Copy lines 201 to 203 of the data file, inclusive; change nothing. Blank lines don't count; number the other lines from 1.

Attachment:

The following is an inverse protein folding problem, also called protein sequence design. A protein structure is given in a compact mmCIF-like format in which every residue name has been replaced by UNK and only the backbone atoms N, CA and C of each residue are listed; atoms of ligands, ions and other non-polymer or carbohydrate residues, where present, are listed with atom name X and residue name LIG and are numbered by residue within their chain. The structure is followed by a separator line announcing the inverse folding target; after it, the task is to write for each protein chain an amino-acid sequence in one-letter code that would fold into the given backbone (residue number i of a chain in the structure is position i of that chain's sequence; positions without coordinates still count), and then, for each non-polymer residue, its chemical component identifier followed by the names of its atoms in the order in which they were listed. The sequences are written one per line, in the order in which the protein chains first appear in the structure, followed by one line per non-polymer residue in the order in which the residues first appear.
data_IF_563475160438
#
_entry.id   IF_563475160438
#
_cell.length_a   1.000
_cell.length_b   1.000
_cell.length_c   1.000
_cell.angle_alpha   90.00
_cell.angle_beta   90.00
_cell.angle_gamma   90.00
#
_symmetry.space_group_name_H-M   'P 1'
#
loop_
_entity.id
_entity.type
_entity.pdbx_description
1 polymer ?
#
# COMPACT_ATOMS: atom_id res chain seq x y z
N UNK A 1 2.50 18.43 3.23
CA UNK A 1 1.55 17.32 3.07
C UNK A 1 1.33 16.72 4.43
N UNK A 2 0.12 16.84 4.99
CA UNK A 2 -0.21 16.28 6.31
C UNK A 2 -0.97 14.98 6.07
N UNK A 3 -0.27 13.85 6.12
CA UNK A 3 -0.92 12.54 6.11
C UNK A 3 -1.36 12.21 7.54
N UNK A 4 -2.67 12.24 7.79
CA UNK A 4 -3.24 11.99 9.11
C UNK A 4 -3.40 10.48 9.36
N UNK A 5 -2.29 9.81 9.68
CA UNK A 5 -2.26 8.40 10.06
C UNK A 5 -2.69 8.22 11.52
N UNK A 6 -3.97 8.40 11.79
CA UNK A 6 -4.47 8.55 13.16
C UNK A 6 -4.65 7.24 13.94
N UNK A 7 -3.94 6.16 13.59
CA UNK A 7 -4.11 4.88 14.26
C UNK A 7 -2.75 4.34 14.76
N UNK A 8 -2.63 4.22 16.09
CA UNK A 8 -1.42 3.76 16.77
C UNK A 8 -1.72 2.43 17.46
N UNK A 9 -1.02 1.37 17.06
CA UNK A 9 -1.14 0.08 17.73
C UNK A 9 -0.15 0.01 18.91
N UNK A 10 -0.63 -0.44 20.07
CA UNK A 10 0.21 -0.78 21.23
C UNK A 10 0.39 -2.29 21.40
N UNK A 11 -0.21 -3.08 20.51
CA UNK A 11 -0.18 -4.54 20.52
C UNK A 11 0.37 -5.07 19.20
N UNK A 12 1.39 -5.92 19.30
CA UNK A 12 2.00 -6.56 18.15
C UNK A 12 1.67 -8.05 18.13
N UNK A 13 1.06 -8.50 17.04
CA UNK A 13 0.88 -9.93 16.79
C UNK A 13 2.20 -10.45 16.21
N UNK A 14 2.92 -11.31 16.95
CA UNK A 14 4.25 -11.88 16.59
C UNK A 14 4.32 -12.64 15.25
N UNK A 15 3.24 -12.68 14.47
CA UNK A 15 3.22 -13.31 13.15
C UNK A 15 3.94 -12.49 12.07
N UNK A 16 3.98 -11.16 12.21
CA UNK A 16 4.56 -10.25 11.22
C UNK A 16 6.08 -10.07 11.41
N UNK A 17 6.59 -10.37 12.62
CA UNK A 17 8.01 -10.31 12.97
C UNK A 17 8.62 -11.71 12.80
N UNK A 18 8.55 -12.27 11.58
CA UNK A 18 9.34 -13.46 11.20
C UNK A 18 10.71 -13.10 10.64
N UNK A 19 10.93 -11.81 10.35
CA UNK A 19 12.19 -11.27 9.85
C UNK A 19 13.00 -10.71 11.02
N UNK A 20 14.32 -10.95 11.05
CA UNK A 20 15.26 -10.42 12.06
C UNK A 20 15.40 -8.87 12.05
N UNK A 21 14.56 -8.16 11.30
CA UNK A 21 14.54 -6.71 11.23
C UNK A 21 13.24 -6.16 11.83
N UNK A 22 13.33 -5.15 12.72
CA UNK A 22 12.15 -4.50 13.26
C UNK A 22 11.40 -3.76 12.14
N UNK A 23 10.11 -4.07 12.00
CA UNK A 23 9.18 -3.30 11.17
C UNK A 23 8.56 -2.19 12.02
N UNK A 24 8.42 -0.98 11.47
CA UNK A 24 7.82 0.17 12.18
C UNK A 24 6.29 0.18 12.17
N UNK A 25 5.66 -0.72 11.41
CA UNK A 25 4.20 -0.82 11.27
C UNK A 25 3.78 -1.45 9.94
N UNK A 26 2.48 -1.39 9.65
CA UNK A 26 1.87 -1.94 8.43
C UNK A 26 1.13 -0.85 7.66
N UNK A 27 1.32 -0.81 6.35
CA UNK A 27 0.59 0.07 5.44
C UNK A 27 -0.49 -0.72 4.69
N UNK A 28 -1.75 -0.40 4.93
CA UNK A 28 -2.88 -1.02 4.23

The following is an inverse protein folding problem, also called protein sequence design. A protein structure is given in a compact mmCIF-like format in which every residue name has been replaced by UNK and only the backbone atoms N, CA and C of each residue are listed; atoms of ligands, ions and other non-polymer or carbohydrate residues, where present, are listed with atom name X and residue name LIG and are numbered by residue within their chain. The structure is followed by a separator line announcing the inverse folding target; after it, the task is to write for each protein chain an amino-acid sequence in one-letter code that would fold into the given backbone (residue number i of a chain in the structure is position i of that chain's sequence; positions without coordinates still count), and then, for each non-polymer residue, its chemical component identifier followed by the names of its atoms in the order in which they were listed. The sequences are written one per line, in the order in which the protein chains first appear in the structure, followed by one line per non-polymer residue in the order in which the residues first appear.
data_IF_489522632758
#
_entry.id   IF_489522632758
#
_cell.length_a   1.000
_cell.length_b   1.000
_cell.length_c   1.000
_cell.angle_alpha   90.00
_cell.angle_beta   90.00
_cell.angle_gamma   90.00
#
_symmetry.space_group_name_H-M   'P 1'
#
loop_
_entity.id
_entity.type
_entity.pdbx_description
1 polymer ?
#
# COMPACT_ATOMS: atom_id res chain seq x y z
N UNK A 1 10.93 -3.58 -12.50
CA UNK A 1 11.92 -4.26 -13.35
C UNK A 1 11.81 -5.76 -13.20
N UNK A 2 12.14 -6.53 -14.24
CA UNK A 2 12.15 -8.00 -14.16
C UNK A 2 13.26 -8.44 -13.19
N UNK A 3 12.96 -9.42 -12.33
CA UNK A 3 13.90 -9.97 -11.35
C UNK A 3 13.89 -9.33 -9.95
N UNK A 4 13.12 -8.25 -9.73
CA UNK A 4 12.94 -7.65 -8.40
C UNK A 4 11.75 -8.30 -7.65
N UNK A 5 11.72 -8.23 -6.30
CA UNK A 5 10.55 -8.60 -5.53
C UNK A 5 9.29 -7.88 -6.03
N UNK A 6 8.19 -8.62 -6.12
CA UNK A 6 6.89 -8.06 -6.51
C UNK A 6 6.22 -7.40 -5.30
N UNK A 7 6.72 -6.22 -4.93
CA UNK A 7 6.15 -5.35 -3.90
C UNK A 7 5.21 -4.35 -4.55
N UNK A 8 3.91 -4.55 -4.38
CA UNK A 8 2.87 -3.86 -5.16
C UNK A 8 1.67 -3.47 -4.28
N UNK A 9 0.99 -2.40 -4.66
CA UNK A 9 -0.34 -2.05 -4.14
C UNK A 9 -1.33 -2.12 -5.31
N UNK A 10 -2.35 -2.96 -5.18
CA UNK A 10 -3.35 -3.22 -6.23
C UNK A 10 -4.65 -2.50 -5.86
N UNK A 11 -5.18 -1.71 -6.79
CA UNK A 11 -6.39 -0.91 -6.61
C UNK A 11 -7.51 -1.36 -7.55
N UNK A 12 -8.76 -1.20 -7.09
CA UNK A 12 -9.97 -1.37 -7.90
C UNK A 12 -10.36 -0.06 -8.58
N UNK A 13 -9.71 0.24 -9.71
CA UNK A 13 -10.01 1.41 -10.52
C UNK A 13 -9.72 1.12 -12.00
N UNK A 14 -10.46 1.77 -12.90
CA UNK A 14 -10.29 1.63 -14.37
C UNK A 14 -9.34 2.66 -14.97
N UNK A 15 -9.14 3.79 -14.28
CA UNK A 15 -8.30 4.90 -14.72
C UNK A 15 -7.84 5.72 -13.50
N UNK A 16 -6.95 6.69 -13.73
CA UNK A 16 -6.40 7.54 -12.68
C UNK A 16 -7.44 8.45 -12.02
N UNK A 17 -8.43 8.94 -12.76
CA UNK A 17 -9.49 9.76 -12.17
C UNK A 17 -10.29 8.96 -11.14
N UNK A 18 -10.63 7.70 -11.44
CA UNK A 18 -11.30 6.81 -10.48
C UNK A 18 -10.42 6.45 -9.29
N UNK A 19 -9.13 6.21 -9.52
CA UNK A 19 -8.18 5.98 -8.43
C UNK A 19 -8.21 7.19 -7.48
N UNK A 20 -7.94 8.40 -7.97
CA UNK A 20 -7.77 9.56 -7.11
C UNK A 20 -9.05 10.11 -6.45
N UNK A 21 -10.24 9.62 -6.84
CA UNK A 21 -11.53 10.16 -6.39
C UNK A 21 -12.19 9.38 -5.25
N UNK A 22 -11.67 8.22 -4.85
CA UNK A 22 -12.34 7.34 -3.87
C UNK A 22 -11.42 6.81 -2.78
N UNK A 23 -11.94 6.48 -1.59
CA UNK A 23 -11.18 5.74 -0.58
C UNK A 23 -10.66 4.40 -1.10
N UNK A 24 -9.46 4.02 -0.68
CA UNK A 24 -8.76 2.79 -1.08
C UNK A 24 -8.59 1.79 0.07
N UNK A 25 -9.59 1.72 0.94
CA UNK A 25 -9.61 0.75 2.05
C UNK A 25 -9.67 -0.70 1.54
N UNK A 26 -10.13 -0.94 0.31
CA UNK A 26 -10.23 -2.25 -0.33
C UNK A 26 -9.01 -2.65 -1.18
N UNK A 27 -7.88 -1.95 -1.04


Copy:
N UNK A 26 -10.13 -0.94 0.31
CA UNK A 26 -10.23 -2.25 -0.33
C UNK A 26 -9.01 -2.65 -1.18